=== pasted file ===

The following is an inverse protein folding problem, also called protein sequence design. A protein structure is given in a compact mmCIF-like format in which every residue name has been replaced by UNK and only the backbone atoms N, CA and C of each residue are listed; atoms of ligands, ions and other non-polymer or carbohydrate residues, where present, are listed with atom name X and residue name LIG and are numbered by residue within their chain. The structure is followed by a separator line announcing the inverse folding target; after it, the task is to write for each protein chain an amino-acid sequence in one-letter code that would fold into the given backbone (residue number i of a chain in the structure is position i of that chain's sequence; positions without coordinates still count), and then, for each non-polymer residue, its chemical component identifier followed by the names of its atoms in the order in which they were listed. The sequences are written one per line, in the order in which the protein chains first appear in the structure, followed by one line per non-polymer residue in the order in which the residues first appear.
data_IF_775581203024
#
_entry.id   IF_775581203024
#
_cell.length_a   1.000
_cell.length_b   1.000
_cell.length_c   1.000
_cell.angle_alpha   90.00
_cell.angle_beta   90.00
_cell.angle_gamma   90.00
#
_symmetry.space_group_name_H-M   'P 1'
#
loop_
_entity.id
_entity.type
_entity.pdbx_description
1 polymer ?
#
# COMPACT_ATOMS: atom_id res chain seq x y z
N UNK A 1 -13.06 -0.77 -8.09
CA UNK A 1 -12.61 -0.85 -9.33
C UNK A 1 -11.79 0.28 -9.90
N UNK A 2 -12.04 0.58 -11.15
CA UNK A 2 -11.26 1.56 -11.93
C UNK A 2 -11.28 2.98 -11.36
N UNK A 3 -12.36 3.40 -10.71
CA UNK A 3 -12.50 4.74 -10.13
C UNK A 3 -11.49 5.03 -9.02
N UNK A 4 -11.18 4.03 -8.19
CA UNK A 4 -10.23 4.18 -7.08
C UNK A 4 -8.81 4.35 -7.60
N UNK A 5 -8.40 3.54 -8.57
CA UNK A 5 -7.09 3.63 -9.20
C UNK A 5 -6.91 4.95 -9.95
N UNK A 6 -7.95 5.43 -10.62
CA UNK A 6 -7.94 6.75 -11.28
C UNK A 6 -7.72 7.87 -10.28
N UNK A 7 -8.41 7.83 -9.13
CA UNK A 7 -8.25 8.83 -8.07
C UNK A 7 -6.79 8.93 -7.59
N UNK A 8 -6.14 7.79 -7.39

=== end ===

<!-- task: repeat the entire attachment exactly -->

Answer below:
The following is an inverse protein folding problem, also called protein sequence design. A protein structure is given in a compact mmCIF-like format in which every residue name has been replaced by UNK and only the backbone atoms N, CA and C of each residue are listed; atoms of ligands, ions and other non-polymer or carbohydrate residues, where present, are listed with atom name X and residue name LIG and are numbered by residue within their chain. The structure is followed by a separator line announcing the inverse folding target; after it, the task is to write for each protein chain an amino-acid sequence in one-letter code that would fold into the given backbone (residue number i of a chain in the structure is position i of that chain's sequence; positions without coordinates still count), and then, for each non-polymer residue, its chemical component identifier followed by the names of its atoms in the order in which they were listed. The sequences are written one per line, in the order in which the protein chains first appear in the structure, followed by one line per non-polymer residue in the order in which the residues first appear.
data_IF_775581203024
#
_entry.id   IF_775581203024
#
_cell.length_a   1.000
_cell.length_b   1.000
_cell.length_c   1.000
_cell.angle_alpha   90.00
_cell.angle_beta   90.00
_cell.angle_gamma   90.00
#
_symmetry.space_group_name_H-M   'P 1'
#
loop_
_entity.id
_entity.type
_entity.pdbx_description
1 polymer ?
#
# COMPACT_ATOMS: atom_id res chain seq x y z
N UNK A 1 -13.06 -0.77 -8.09
CA UNK A 1 -12.61 -0.85 -9.33
C UNK A 1 -11.79 0.28 -9.90
N UNK A 2 -12.04 0.58 -11.15
CA UNK A 2 -11.26 1.56 -11.93
C UNK A 2 -11.28 2.98 -11.36
N UNK A 3 -12.36 3.40 -10.71
CA UNK A 3 -12.50 4.74 -10.13
C UNK A 3 -11.49 5.03 -9.02
N UNK A 4 -11.18 4.03 -8.19
CA UNK A 4 -10.23 4.18 -7.08
C UNK A 4 -8.81 4.35 -7.60
N UNK A 5 -8.40 3.54 -8.57
CA UNK A 5 -7.09 3.63 -9.20
C UNK A 5 -6.91 4.95 -9.95
N UNK A 6 -7.95 5.43 -10.62
CA UNK A 6 -7.94 6.75 -11.28
C UNK A 6 -7.72 7.87 -10.28
N UNK A 7 -8.41 7.83 -9.13
CA UNK A 7 -8.25 8.83 -8.07
C UNK A 7 -6.79 8.93 -7.59
N UNK A 8 -6.14 7.79 -7.39